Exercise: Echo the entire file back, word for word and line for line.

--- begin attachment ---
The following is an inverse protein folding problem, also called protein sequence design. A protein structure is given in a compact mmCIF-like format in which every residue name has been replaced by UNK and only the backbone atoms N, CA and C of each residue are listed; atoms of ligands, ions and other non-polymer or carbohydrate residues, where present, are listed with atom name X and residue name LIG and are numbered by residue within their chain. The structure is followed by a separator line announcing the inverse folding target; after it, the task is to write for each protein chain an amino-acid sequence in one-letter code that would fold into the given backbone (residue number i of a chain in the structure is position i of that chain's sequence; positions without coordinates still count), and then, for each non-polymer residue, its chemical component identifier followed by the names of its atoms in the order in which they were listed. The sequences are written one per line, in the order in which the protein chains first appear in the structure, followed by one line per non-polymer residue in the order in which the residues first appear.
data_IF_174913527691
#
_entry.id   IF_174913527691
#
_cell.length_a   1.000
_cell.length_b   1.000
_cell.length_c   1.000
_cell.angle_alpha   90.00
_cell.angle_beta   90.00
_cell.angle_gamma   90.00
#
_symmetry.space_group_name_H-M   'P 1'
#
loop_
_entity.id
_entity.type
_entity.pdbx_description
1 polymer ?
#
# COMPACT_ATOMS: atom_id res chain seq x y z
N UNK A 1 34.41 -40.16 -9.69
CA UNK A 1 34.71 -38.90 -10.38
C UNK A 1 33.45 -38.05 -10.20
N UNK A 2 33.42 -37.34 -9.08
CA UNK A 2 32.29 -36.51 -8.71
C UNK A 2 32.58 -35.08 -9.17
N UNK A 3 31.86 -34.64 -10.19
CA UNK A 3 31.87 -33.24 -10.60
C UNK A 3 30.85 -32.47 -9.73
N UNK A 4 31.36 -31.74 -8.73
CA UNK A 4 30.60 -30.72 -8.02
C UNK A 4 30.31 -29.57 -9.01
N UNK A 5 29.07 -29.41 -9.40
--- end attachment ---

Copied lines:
The following is an inverse protein folding problem, also called protein sequence design. A protein structure is given in a compact mmCIF-like format in which every residue name has been replaced by UNK and only the backbone atoms N, CA and C of each residue are listed; atoms of ligands, ions and other non-polymer or carbohydrate residues, where present, are listed with atom name X and residue name LIG and are numbered by residue within their chain. The structure is followed by a separator line announcing the inverse folding target; after it, the task is to write for each protein chain an amino-acid sequence in one-letter code that would fold into the given backbone (residue number i of a chain in the structure is position i of that chain's sequence; positions without coordinates still count), and then, for each non-polymer residue, its chemical component identifier followed by the names of its atoms in the order in which they were listed. The sequences are written one per line, in the order in which the protein chains first appear in the structure, followed by one line per non-polymer residue in the order in which the residues first appear.
data_IF_174913527691
#
_entry.id   IF_174913527691
#
_cell.length_a   1.000
_cell.length_b   1.000
_cell.length_c   1.000
_cell.angle_alpha   90.00
_cell.angle_beta   90.00
_cell.angle_gamma   90.00
#
_symmetry.space_group_name_H-M   'P 1'
#
loop_
_entity.id
_entity.type
_entity.pdbx_description
1 polymer ?
#
# COMPACT_ATOMS: atom_id res chain seq x y z
N UNK A 1 34.41 -40.16 -9.69
CA UNK A 1 34.71 -38.90 -10.38
C UNK A 1 33.45 -38.05 -10.20
N UNK A 2 33.42 -37.34 -9.08
CA UNK A 2 32.29 -36.51 -8.71
C UNK A 2 32.58 -35.08 -9.17
N UNK A 3 31.86 -34.64 -10.19
CA UNK A 3 31.87 -33.24 -10.60
C UNK A 3 30.85 -32.47 -9.73
N UNK A 4 31.36 -31.74 -8.73
CA UNK A 4 30.60 -30.72 -8.02
C UNK A 4 30.31 -29.57 -9.01
N UNK A 5 29.07 -29.41 -9.40